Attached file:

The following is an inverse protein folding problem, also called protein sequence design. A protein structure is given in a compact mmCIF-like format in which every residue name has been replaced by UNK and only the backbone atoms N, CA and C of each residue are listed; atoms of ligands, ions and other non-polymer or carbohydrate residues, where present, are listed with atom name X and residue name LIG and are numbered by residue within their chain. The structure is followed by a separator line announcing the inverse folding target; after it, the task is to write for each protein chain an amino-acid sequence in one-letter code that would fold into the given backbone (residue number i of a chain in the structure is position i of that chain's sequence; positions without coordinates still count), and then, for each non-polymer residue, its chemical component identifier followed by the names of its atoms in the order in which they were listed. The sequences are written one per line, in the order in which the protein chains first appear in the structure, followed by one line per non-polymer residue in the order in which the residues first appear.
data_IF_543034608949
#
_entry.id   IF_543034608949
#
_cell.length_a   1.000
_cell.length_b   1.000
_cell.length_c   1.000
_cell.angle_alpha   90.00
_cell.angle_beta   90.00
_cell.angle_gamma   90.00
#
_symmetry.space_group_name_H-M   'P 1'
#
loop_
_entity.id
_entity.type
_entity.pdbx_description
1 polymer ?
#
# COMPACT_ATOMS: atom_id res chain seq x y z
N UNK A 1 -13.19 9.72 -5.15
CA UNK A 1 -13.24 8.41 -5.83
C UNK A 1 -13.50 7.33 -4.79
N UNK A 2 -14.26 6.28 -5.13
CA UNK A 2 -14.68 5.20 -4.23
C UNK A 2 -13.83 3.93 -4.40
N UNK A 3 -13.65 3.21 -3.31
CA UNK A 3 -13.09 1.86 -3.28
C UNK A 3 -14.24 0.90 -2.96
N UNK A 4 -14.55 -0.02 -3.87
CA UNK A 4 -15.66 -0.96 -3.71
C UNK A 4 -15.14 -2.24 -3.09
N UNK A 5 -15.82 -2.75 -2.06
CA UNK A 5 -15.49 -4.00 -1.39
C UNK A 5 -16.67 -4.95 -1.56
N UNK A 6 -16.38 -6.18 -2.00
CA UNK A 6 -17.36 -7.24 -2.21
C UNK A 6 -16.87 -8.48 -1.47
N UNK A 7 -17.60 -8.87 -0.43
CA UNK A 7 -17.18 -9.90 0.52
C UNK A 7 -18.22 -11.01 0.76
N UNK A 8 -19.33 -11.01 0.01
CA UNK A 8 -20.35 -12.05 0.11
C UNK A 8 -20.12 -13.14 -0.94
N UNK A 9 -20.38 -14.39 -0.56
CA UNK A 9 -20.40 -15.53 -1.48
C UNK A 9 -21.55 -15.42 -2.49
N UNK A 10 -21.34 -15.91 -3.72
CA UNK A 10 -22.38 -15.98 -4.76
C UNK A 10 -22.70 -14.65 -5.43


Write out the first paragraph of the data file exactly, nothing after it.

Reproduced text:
The following is an inverse protein folding problem, also called protein sequence design. A protein structure is given in a compact mmCIF-like format in which every residue name has been replaced by UNK and only the backbone atoms N, CA and C of each residue are listed; atoms of ligands, ions and other non-polymer or carbohydrate residues, where present, are listed with atom name X and residue name LIG and are numbered by residue within their chain. The structure is followed by a separator line announcing the inverse folding target; after it, the task is to write for each protein chain an amino-acid sequence in one-letter code that would fold into the given backbone (residue number i of a chain in the structure is position i of that chain's sequence; positions without coordinates still count), and then, for each non-polymer residue, its chemical component identifier followed by the names of its atoms in the order in which they were listed. The sequences are written one per line, in the order in which the protein chains first appear in the structure, followed by one line per non-polymer residue in the order in which the residues first appear.